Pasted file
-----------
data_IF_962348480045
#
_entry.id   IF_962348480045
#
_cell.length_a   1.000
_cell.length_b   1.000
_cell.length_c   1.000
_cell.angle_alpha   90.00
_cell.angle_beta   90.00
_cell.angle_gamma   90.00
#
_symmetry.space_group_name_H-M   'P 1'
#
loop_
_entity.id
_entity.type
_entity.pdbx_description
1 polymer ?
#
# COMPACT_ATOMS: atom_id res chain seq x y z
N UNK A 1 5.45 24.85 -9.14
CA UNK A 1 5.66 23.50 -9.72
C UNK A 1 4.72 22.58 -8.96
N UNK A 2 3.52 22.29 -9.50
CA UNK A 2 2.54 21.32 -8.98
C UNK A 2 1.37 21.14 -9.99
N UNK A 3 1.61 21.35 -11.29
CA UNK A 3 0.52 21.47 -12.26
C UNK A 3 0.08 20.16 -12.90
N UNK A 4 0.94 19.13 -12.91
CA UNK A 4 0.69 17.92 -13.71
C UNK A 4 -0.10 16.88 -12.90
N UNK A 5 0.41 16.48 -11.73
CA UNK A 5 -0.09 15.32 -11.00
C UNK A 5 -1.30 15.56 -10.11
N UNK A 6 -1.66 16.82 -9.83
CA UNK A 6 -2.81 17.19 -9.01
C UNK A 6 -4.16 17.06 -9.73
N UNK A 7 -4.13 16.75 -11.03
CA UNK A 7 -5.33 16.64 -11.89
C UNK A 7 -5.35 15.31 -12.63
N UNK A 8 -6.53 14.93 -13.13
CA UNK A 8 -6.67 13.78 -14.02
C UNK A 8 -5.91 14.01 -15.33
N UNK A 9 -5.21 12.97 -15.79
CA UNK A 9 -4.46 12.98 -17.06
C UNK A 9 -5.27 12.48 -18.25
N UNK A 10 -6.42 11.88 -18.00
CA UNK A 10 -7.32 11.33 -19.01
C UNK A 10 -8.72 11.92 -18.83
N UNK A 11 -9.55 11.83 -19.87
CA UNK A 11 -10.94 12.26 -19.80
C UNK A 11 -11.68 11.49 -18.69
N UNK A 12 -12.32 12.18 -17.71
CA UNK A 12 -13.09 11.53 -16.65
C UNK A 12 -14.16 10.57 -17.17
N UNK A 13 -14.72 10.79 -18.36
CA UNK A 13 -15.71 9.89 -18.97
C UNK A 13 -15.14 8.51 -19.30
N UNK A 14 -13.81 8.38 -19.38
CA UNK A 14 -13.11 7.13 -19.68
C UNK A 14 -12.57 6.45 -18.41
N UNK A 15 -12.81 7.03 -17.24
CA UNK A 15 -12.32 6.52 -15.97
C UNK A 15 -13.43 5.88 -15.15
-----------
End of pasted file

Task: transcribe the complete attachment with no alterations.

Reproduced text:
data_IF_962348480045
#
_entry.id   IF_962348480045
#
_cell.length_a   1.000
_cell.length_b   1.000
_cell.length_c   1.000
_cell.angle_alpha   90.00
_cell.angle_beta   90.00
_cell.angle_gamma   90.00
#
_symmetry.space_group_name_H-M   'P 1'
#
loop_
_entity.id
_entity.type
_entity.pdbx_description
1 polymer ?
#
# COMPACT_ATOMS: atom_id res chain seq x y z
N UNK A 1 5.45 24.85 -9.14
CA UNK A 1 5.66 23.50 -9.72
C UNK A 1 4.72 22.58 -8.96
N UNK A 2 3.52 22.29 -9.50
CA UNK A 2 2.54 21.32 -8.98
C UNK A 2 1.37 21.14 -9.99
N UNK A 3 1.61 21.35 -11.29
CA UNK A 3 0.52 21.47 -12.26
C UNK A 3 0.08 20.16 -12.90
N UNK A 4 0.94 19.13 -12.91
CA UNK A 4 0.69 17.92 -13.71
C UNK A 4 -0.10 16.88 -12.90
N UNK A 5 0.41 16.48 -11.73
CA UNK A 5 -0.09 15.32 -11.00
C UNK A 5 -1.30 15.56 -10.11
N UNK A 6 -1.66 16.82 -9.83
CA UNK A 6 -2.81 17.19 -9.01
C UNK A 6 -4.16 17.06 -9.73
N UNK A 7 -4.13 16.75 -11.03
CA UNK A 7 -5.33 16.64 -11.89
C UNK A 7 -5.35 15.31 -12.63
N UNK A 8 -6.53 14.93 -13.13
CA UNK A 8 -6.67 13.78 -14.02
C UNK A 8 -5.91 14.01 -15.33
N UNK A 9 -5.21 12.97 -15.79
CA UNK A 9 -4.46 12.98 -17.06
C UNK A 9 -5.27 12.48 -18.25
N UNK A 10 -6.42 11.88 -18.00
CA UNK A 10 -7.32 11.33 -19.01
C UNK A 10 -8.72 11.92 -18.83
N UNK A 11 -9.55 11.83 -19.87
CA UNK A 11 -10.94 12.26 -19.80
C UNK A 11 -11.68 11.49 -18.69
N UNK A 12 -12.32 12.18 -17.71
CA UNK A 12 -13.09 11.53 -16.65
C UNK A 12 -14.16 10.57 -17.17
N UNK A 13 -14.72 10.79 -18.36
CA UNK A 13 -15.71 9.89 -18.97
C UNK A 13 -15.14 8.51 -19.30
N UNK A 14 -13.81 8.38 -19.38
CA UNK A 14 -13.11 7.13 -19.68
C UNK A 14 -12.57 6.45 -18.41
N UNK A 15 -12.81 7.03 -17.24
CA UNK A 15 -12.32 6.52 -15.97
C UNK A 15 -13.43 5.88 -15.15